Corrected: An earlier version of this story incorrectly stated Mr. Smith’s name. His correct name is Marshall S. Smith.
Leading figures in education policy, academia, and philanthropy called today for a “re-engineering” of the nation’s approach to adolescent literacy, saying nothing short of a “literacy revolution” is needed to keep students in school and ensure that they are able to learn the complex material that college and careers will demand of them.
The experts gathered to discuss and draw attention to the release of the final report of the Carnegie Corporation of New York’s Council on Advancing Adolescent Literacy, which has spent five years examining the need for better reading and writing skills among students in grades 4 through 12. Vartan Gregorian, the president of the foundation, urged audience members to “be good ancestors” to future generations by pushing for sound adolescent-literacy policy and practice, given the pivotal role such skills play in young people’s lives, and the low level of skill students have shown on national tests.
In its capstone 108-page report, “Time to Act,” the council calls on school leaders to structure their schools around literacy, hire teachers skilled at teaching it across all subject areas, and help teachers build on those skills. It urges district leaders to ensure good professional development in literacy for all principals and teachers, help them analyze data to shape professional development on literacy, and not to shy away from “reorganizing” their districts if that is what it takes to make literacy the cornerstone of the schools’ work. (The Carnegie Corporation supports Education Week’s coverage of pathways to college and careers.)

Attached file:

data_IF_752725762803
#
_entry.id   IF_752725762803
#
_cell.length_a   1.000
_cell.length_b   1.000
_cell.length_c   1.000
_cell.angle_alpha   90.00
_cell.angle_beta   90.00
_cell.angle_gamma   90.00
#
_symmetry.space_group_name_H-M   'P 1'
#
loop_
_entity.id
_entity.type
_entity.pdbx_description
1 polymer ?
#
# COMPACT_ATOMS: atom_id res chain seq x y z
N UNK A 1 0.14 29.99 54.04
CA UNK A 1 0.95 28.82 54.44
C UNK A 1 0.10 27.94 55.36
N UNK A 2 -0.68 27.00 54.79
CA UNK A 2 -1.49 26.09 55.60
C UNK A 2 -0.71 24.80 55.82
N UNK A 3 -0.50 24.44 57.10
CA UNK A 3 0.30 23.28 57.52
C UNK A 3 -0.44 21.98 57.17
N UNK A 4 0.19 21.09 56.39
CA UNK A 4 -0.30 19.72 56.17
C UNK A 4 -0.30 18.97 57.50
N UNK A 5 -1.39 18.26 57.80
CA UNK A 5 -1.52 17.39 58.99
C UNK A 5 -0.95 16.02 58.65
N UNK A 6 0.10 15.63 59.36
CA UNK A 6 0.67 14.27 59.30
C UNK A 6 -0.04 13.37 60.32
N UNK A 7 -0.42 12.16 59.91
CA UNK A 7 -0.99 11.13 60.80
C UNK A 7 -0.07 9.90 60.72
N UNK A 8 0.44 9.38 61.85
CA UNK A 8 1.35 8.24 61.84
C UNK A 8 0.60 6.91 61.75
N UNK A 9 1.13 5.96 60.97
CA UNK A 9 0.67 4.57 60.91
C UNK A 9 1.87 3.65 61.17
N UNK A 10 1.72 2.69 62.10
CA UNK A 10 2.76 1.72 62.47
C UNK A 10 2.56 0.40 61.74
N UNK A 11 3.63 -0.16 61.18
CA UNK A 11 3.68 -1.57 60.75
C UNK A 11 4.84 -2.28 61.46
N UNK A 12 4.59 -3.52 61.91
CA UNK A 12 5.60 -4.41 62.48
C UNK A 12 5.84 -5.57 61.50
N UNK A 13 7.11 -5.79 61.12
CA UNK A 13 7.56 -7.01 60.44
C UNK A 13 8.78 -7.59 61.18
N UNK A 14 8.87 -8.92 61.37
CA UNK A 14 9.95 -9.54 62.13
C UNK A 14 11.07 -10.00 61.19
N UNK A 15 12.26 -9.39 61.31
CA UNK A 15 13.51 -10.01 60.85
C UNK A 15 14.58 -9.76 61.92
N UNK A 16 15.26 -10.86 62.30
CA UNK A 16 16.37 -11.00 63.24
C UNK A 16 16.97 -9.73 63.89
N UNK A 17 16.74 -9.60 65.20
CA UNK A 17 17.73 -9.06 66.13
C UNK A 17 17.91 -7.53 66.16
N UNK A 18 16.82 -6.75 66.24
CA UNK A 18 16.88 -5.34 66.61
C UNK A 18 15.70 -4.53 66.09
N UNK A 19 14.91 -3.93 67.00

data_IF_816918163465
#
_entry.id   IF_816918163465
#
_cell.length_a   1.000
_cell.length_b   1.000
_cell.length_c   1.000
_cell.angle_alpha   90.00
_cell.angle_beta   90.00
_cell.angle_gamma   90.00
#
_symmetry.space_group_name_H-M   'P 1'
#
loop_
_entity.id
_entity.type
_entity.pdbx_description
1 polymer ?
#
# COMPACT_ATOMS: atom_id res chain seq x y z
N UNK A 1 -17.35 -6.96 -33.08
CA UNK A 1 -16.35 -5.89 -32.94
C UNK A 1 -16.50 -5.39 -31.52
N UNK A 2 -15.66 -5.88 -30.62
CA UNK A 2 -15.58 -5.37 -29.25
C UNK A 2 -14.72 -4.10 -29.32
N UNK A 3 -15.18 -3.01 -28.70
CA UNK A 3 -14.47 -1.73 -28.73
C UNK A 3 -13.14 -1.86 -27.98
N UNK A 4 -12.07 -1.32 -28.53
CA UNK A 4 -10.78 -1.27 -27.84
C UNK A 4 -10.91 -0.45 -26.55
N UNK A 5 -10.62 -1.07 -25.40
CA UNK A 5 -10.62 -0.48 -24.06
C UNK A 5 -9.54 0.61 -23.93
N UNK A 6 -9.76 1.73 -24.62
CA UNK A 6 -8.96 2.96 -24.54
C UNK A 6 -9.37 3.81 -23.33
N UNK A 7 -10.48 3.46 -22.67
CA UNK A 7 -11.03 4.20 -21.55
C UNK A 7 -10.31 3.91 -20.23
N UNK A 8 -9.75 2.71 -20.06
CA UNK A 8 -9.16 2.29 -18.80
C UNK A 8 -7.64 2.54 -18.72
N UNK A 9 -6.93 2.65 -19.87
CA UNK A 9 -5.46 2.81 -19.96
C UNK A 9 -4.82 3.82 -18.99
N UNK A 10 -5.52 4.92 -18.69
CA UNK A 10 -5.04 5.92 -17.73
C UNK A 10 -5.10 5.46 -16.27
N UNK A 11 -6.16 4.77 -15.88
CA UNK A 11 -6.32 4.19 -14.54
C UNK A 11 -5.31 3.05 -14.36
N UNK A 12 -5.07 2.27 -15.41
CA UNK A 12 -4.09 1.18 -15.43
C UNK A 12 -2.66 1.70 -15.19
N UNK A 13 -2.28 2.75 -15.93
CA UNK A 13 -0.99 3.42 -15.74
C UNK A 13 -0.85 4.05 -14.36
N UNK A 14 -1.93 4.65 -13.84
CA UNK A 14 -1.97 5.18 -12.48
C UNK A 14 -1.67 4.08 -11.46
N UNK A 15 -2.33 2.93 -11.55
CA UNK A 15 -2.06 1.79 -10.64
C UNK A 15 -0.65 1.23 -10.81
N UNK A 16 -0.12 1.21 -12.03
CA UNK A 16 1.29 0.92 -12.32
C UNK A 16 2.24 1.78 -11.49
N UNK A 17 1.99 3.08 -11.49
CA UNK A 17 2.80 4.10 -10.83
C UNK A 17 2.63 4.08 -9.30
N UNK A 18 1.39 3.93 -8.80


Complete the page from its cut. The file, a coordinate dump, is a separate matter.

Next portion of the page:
The panel called on state leaders to set reading and writing standards at a high level, and consider pegging state tests to the levels of the National Assessment of Educational Progress. They should work to build statewide data systems to inform all literacy instruction, and push for the infusion of adolescent-literacy training in state teacher-certification programs and in professional development, the report says.
In addition to its overarching report, the literacy panel also released five companion reports today that explore specific issues and practices within adolescent literacy. Three dozen other reports that have been supported by the Carnegie initiative since 2002 form the main report’s bibliography.
Call for Federal Role
Federal policymakers, the panel said, should “take a more active role” in promoting adolescent literacy, in part by boosting the portion of Title I money for disadvantaged students that goes to middle and high schools—which the report estimated at 5 percent—or by creating a separate funding stream “squarely focused on middle and high schools” to support that work. The report calls on federal leaders to facilitate more research into adolescent literacy, back key legislation on adolescent literacy making its way through Congress, and support the development of common academic standards, such as the effort being led by the National Governors Association and the Council of Chief State School Officers. (“Draft Literacy Bill Would Boost Funds for Older Students,” June 17, 2009.)
“Our goal must be to build a national movement from schools to the White House that support[s] young people in becoming engaged and competent readers,” the report says.
Former West Virginia Gov. Bob Wise, who is now the president of the Alliance for Excellent Education, a group that advocates better high school policy, urged audience members to take the conversation about adolescent literacy “from here to there,” pointing out the window to the dome of the U.S. Capitol, which was visible just blocks away. He said the $100-plus billion in stimulus money available for education under the American Recovery and Reinvestment Act, and the guidelines about what it should be used for, offer natural avenues for the pursuit of strong adolescent-literacy policies in states and districts.